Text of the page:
posted by Dawny Gershkowitz

Some years ago, when my parents z”l moved to Florida, I decided it didn’t make sense to go to a temple that had almost no members I knew…it was no longer a spiritual home for me.

So how does a single Jewish woman find a shul that she thinks IS her spiritual home?   She goes to services.  As a child, I had gone to an Orthodox shul and Orthodox Hebrew School.  As an adult, I had gone to a Conservative shul— I felt like anything was possible.

Living in Arlington, I decided to check the options near me.  I did try several local options.  This is a little like the story of Goldilocks and the Three Shuls.  I wasn’t sure exactly what I was looking for until I was in the middle of it.  

I arrived at Temple Emunah on a Sabbath morning, and I had been there moments when someone introduced herself and welcomed me.  She wasn’t on the board, she wasn’t on a committee, she just saw someone she didn’t know and introduced herself.  

Temples often feel like places for families,  not necessarily for single people. Being a single person in a group of families can be a very lonely experience.  This didn’t feel that way.   So I came back another time to and it happened again.  Different person, no agenda, just an effort to make me feel welcome in this community.

I was struck by this over and over.  I was impressed by the diversity in the congregants I saw, by the lay leadership of services, the way children could act like children (no ‘shhhh!’, no ‘be seen and not heard’.) I was struck by the warmth and the sense of community.  

Not much later, I was struck by the fact that Emunah has two minyanim, a morning and evening service, every day, all year, with almost no exceptions (there have been minyanim with flashlights when the power went out!)  Here is a community ready to support those who want to say Kaddesh, who have a yahrzeit, or who just need a few minutes for spiritual relfection. 

So I joined Temple Emunah.

At this time of year, people are looking –maybe for a spiritual home, maybe for a High Holiday ticket, maybe just curious– I have remained at Temple Emunah and found that sense of community remains strong, the warmth and welcoming atmosphere is consistent, and the opportunities for learning, for worship, and for just enjoying a sense of ‘Yiddishkeit‘ continue.

For anyone who is looking,  I urge you to come to Temple Emunah some time this weekend and see what I saw.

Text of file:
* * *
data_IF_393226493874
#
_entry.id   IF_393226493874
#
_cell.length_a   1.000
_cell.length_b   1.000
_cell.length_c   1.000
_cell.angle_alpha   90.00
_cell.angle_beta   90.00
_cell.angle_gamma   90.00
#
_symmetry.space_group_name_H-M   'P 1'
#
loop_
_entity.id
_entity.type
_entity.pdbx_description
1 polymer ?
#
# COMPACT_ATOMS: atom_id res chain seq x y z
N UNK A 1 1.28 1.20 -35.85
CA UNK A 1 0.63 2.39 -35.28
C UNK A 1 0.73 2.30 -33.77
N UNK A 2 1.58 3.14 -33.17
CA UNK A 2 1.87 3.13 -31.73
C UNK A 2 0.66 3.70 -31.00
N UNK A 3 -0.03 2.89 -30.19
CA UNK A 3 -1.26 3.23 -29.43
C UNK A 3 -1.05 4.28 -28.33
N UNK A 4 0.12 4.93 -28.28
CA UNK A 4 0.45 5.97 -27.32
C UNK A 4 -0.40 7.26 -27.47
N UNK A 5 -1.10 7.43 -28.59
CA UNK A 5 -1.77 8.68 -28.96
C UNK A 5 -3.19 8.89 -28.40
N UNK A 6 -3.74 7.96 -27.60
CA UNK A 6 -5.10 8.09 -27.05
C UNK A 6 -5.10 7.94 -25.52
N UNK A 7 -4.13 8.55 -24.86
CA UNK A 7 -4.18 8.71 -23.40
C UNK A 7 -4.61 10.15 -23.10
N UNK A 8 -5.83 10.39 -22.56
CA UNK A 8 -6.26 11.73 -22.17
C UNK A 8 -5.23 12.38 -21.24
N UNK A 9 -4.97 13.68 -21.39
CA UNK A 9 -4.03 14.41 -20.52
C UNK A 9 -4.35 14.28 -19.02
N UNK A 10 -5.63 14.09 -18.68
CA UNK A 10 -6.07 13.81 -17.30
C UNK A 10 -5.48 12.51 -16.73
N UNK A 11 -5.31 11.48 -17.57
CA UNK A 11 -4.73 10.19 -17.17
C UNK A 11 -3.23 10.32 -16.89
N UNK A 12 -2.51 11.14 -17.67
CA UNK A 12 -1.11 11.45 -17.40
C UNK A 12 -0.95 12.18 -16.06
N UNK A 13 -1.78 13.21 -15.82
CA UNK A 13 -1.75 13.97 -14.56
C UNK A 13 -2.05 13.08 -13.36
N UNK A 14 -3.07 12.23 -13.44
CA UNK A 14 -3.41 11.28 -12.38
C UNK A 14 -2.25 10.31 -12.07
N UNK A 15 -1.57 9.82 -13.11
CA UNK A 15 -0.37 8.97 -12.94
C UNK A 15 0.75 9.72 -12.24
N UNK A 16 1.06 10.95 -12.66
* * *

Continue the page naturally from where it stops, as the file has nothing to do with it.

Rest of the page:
Friday night, beginning at 5,  there will be a BBQ and Kabbalat Shabbat service.  Saturday’s Synaplex Shabbat includes traditional Davening at 9:30 OR  Tai Chi Warm-ups.  After the Torah service (beginning at 10:30), there will be a traditional Musaf  service OR guided meditation  OR (yes,  a third choice!) Birkat Kohanim Learning Session.  This ancient and sacred tradition is being reintroduced during our Yom Kippur Musaf service.  Birkat Kohanim recreates the drama of the religious services in the Holy Temple in Jerusalme over 2,000 years ago. 

Saturday evening, after Minhah (beginning at 6:45) and Havdalah, Temples Emunah and Isaiah will join for Selihot at Temple Emunah.  There will be a special musical presentation —The Voice of Isaac —by renowned musicians and singers. Following discussion and refreshments, the Rabbis of both shuls will lead the Selihot Service,  designed to help us direct our hearts to the process of reflection, repentance, and forgiveness.

Sunday morning there is an Open House.  Religious School begins this Sunday, and Dr. Jacob Meskin of the Hebrew College will be available to discuss the Me’ah program, and various community members will be avaiable to answer questions take you on a guided tour or just share some refreshments.

And, if you can’t come this weekend, come another time– to a minyan, to a Shabbat minhah and ma’ariv service, for Kabbalat Shabbat, or a Sabbath kiddush, ….I chose a synagogue because of the welcoming, warm, and inclusive atmosphere, the learning, the sharing, and the joy that it brings to being Jewish.  How will you choose?

Check this week’s video:

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